When my last packet of laksa paste went in the pot, I was being extremely careful not to waste anything from it. I wrung the last drop of juice from the pulp, which resulted in the pulp being as dry as the desert sands of Sahara!
The last replenishment of my laksa paste inventory was August last year when my Mum and eldest sis came to visit us. For a few months, we enjoyed glorious bowls of the aromatic and addictive laksa. My stock-count hit zero level a long time now and I literally drooled browsing the photos of the infamous Sarawak Laksa shared by my family…. *sigh*
Yessssssss … #laksa #Kuching
One of Travel Channel’s most famous Celebrity Chefs turned writer and CNN Presenter, Anthony Bourdain, posted a picture of a bowl of the irresistible Sarawak Laksa on Facebook and Twitter – with 2.14million followers – with just one hissing word, “Yessssssss….”
And Yes Sire to that! A picture is worth a thousand words!
Mr Bourdain was in Kuching recently to shoot an episode for the Travel and Food Show on CNN, “Anthony Bourdain: Parts Unknown“. Can you imagine this? He and his crew’s first stop was to a family-run laksa stall at Choon Hui kopitiam. And guess what? They were back at the same stall the following morning for another round of the most addictive laksa in the world! Dressed casually in a black T-shirt and jeans, the New Yorker ate the simmering hot and spicy Sarawak Laksa, filmed for about two hours and paid the bill for everyone at the stall that morning.
Now, THAT is testimony to the core! A satisfied Customer pays his bills, treats his friends and shares with the world his favourite Kuching dish! Hats off to you, Mr Bourdain!
D.I.Y the hard way
The secret to an exquisite bowl of laksa is definitely in the paste.
Malaysia is a land of laksa’s. Each State has her own laksa paste – sour, watery, fishy, shrimpy, thick, greasy, curry-flavoured … you name it, but Sarawak Laksa is known for its signature creamy texture, aromatically spicy, delectably tasty with its fiery crimson colour.
Sarawak Laksa is not a soup but a meal on its own. Five years ago, I posted a detailed write up and recipe to assemble a home-style bowl of Sarawak Laksa on this post, here.
Stonemanor’s Malaysian Laksa paste
My eyes twinkled when I chanced upon a jar of Waitrose Cooks’ Laksa paste (Malaysian inspired dish) at the British Store in Everberg not too long ago. I grabbed a jar for try-out. And by the way, it wasn’t cheap.
- 185g Waitrose Cooks’ Laksa paste (Malaysian inspired dish)
- 140 ml Coconut cream (100% coconut extract)
- 250g rice vermicelli
- Prawns (5 – 6 pieces per person)
- 500g chicken thighs/ cutlets (with bones)
- 200g bean sprouts
- 4 “Vrije uitloop” or “plein air” or free-range eggs
- Fresh coriander leaves
- Garam masala paste
- Fish sauce
- Stock cube to taste
- Kaffir lime leaves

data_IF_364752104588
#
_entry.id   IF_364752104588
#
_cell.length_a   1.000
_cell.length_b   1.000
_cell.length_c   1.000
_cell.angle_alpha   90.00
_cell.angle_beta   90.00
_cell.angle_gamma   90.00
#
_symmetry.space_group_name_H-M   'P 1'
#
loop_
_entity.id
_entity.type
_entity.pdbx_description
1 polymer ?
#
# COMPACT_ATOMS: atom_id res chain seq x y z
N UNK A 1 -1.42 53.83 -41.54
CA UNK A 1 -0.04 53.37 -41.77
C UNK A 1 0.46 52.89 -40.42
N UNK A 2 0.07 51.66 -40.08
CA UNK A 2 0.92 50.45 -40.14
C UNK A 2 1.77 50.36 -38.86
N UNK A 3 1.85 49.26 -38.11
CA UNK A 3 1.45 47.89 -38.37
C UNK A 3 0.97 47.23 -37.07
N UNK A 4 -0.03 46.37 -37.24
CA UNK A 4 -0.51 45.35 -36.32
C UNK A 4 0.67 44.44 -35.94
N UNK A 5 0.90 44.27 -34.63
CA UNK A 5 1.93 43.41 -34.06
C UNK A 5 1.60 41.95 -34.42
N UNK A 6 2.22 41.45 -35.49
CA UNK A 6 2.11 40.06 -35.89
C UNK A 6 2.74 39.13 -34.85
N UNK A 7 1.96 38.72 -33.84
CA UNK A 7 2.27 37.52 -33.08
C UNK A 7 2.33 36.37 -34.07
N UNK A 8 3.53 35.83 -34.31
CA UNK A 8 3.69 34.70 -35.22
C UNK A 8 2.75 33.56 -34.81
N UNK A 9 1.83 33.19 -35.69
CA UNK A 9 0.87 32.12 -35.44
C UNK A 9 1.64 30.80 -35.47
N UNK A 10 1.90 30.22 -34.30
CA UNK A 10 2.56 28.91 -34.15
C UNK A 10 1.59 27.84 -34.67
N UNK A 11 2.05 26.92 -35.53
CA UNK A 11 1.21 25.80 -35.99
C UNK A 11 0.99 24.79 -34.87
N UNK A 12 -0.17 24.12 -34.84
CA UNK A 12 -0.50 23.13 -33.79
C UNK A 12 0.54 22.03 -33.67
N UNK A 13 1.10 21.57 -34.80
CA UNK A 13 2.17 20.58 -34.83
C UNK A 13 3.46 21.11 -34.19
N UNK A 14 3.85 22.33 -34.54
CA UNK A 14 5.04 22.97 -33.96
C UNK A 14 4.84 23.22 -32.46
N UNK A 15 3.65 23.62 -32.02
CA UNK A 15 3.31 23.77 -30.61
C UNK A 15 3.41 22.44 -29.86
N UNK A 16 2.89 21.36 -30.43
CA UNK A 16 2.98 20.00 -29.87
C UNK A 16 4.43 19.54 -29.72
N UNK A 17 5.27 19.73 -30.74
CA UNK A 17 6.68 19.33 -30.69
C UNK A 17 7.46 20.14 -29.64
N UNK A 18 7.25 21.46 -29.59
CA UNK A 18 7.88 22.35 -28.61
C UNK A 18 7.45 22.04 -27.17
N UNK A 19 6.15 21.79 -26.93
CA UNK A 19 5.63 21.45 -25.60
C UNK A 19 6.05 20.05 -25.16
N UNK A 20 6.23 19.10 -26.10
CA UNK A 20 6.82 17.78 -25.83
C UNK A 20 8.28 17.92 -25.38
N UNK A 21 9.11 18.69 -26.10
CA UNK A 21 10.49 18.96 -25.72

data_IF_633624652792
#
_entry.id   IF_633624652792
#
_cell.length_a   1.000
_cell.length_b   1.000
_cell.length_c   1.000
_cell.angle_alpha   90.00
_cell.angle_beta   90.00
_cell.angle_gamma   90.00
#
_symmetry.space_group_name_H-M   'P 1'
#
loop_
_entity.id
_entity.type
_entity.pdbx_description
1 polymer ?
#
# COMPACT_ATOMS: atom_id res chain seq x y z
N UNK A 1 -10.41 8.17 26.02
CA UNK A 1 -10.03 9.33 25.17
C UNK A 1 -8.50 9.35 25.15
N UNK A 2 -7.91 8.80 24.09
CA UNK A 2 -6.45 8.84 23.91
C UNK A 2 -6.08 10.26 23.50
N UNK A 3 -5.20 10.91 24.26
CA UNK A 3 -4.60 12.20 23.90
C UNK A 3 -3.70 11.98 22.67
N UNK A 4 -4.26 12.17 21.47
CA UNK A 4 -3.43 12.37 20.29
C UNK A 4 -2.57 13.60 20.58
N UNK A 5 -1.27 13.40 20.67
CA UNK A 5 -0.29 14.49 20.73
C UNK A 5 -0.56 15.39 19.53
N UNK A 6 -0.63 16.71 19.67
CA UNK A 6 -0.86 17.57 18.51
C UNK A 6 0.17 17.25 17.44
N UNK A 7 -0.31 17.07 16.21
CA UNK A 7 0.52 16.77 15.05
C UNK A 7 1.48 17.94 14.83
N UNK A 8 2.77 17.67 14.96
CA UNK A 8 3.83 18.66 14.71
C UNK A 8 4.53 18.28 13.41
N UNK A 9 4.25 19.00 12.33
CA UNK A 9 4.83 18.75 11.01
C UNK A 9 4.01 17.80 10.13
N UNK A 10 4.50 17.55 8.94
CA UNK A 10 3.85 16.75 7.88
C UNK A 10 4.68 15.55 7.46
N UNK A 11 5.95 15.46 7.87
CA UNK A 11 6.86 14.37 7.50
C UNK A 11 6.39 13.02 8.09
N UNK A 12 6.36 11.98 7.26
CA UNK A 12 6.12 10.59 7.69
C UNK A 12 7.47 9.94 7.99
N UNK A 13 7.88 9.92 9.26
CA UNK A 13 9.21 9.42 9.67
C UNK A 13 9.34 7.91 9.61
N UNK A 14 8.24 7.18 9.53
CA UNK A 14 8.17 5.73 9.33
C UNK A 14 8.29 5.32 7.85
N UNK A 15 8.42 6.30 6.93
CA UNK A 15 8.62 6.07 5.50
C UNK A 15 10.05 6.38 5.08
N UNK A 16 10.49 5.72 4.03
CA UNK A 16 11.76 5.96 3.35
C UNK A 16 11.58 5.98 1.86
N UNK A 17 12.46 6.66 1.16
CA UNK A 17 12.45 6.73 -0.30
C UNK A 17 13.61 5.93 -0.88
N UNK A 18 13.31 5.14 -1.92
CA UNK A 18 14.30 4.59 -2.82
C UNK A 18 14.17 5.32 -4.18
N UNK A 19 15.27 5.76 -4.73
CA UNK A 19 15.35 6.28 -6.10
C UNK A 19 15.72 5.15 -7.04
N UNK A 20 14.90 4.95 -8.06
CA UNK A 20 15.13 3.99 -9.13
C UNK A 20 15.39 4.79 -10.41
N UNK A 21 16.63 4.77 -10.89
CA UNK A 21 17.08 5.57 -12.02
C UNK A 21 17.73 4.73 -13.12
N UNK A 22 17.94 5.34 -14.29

- 2 stalks lemon grass, bruised
- 5cm piece fresh ginger
- A handful black peppercorn
- Some coriander stalks
- Cook the prawns in the infused broth
- Cook the chicken in the infused broth after the prawns are done.
- Cook the laksa paste and add the flavoured broth and the coconut cream. Add 2 Tbsp garam masala paste. Season with half chicken stock cube and some drizzles of fish sauce (Note: I added garam masala paste because the 185g jar of laksa paste was not concentrated enough for 4 -5 servings)
- Assemble a bowl with vermicelli, topped with slivers of chicken, crispy bean sprouts, plump prawns and strips of omelette and then ladle the spicy and unctuous broth
- Garnish with fresh coriander and a lemon wedge (or if available, calamansi lime) with a side condiment of sambal belacan
Verdict: It was a good bowl of Laksa, but not the real McCoy. 185g laksa paste for 4 people did not conjure a concentrated broth. Garam Masala paste plus other fresh herbs, spices and seasonings came to the rescue. On its own, the laksa would not pass the test. The colour was not right and it was quite sour with a bit too much tamarind paste. It was a “Malaysian” laksa but I had transformed it to what I know best to that one dish that transported me back to Bumi Kenyalang or the Land of the Hornbills!
I could not get fresh coconut cream, hence, I resorted to buying a small can of 100% pure coconut cream (incidentally, a product of Malaysia) I found on the shelf of a local Belgian supermarket. Therefore, I’m happy to link this post over at Little Thumbs Up with the June 2015 theme “CREAM” organised by Zoe of Bake for Happy Kids and Mui Mui of my little favourite DIY and hosted by Diana of The Domestic Goddess Wannabe
As a saying goes, “When in Rome, do as the Romans do” therefore, I have this to impart, “When in Kuching, do as what most Kuchingites would do. Have a bowl of Sarawak laksa for breakfast!” I’m not kidding here as the best laksa stalls in Kuching are opened as early as 7 am and closed by 10.30am. If you come by at noon, chances are you’d go home, feeling dis-satisfied and empty-handed. As there are so many different kinds of laksa’s in Malaysia, you can tell a Sarawak laksa apart from the rest as the must-have garnished ingredients are rice vermicelli, slivers of chicken, crisp bean sprouts, prawns, strips of omelette and sprinkles of fresh coriander with a condiment of sambal belacan and calamansi lime or lemon wedge. Anything else is NOT Sarawak laksa, ie NO tofu or sugar snap peas or cucumber or pineapple or lettuce, etc. Honestly speaking, I can have a bowl of Kuching laksa for breakfast, lunch and dinner. Yes, it’s that good! For this, I’m linking this post to Simply Eggcellent #5 – how do you like your eggs in the morning? hosted by Dominic of Belleau Kitchen. I’m curious what he thinks of this entry with omelette in a bowl of simmering crimson hot and spicy laksa for breakfast 😉
Have a great week!
Cheers from SUNNY Belgium!